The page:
Peritoneoscopy is being recognized as a valuable diagnostic procedure. In the few cases which are difficult to diagnose without exploratory laparotomy endoscopy of the peritoneal cavity and its contents may prove advantageous.
Although many uses for the peritoneoscope have been described, its practical use seems to be limited to the investigation of (1) ascites in the differential diagnosis of cirrhosis of the liver, generalized abdominal carcinomatosis, and tuberculous peritonitis and (2) liver disease, especially with hepatomegaly.
The value of the procedure is necessarily limited by what can be seen in the peritoneal cavity. The liver, falciform ligament, omentum, anterior surfaces of the small and large intestines, fundus of the gall-bladder, pelvic viscera, parietal peritoneum, and occasionally the cecum and appendix can be seen.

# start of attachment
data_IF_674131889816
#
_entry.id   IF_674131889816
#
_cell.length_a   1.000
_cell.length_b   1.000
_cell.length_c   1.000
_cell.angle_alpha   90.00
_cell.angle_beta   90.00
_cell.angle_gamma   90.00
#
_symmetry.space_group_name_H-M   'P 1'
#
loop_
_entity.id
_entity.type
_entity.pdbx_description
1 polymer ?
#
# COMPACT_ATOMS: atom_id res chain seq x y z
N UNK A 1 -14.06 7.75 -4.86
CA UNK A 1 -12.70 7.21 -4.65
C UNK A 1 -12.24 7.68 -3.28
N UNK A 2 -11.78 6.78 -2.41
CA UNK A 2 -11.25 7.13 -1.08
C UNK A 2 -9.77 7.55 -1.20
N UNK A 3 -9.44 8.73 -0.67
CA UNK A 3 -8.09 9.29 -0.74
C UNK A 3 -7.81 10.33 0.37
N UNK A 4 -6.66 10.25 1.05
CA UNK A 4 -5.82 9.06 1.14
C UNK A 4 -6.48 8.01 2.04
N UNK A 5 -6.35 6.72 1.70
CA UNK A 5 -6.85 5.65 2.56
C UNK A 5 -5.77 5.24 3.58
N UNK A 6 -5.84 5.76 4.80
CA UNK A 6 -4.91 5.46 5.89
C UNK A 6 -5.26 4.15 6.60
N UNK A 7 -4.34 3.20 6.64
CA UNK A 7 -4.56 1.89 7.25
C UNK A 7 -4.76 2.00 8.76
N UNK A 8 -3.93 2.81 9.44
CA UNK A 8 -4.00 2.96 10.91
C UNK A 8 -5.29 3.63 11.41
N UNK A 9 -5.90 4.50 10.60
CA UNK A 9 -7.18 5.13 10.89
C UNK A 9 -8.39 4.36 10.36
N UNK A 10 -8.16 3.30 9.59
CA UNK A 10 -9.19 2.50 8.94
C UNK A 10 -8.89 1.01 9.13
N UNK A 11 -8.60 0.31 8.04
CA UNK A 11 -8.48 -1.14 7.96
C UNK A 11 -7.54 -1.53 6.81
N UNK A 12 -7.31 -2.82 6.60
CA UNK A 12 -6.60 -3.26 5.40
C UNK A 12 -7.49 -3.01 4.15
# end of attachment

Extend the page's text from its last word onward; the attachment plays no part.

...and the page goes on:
Most authors agree that peritoneoscopy is contraindicated in (1) acute inflammation in the abdominal cavity, lest the infection spread; (2) distention, which increases the likelihood of perforating the bowel; and (3) the presence of known adhesions, although previous surgery does not absolutely contraindícate the procedure. In several cases adhesions from previous surgery in the upper right quadrant prevented observation of the part in question. Although it is not a contraindication, obesity may be troublesome since a large, fatty omentum may float over or adhere to the visceral or parietal peritoneum or both.
Preoperative preparation is the same as that for abdominal exploration. The abdominal wall is shaved, the bladder is emptied, and sedation adequate to allay apprehension and reduce susceptibility to pain is administered.
In the operating. . .